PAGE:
There are many penetrating questions about Darwinist theory that students should be free to ask and that teachers should be encouraged to address. A century and a half of paleontological exploration, for example, has failed to confirm the great scientist's prediction that infinitesimal changes in animal morphology occurring over time would be reflected in the existence of many transitional forms leading to new phylum-level morphologies. So one question concerns why the theory is not better supported by the fossil record than it is. I see no reason why a student should not be able to inquire about this "weakness"; do you?

Likewise, why is it that the fossil record, far from illustrating the numerous gradual changes predicted by Darwin, actually appears to demonstrate a pattern of sudden appearance followed by stasis? Most life-forms came into being during the so-called Cambrian Explosion, which occurred 530 million years ago and lasted a maximum of only 5 million years. This fact tends to hoist a red flag over the efforts of those who would examine Darwin's theory uncritically. Why not then inquire into the implications of this fact? To bar students from interrogating a theory, any theory, has more in common with a totalitarian mindset than with a liberal education.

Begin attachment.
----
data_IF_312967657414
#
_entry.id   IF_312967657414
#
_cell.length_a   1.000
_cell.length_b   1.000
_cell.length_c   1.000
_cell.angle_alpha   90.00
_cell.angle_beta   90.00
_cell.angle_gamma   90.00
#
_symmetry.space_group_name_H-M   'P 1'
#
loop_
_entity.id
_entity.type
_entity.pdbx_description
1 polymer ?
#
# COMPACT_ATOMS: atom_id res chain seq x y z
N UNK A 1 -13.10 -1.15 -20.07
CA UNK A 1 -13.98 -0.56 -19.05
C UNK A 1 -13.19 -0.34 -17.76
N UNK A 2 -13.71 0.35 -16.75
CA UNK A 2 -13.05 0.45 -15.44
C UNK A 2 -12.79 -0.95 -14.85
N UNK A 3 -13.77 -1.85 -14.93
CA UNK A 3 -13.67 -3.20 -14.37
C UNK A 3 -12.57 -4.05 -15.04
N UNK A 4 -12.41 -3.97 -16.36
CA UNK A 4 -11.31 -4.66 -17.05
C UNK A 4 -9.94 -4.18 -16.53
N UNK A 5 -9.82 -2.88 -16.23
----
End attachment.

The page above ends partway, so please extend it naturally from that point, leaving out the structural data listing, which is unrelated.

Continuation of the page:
Lynn Margulis, distinguished university professor of biology at the University of Massachusetts, puts her finger squarely on the point that is often blithely overlooked by idealogues such as Binder and Evans. Professor Margulis states that history will judge neo-Darwinism as "a minor twentieth-century religious sect within the sprawling religious persuasion of Anglo-Saxon biology." According to this accomplished biologist, Binder and Evans are kidding themselves to think that they are not really pushing a kind of religious agenda and are doing so just as vigorously as those whose views they oppose. But the problem is that our two professors represent the kind of religion most of us fear – one that censors honest discussion and comprises a threat to learning.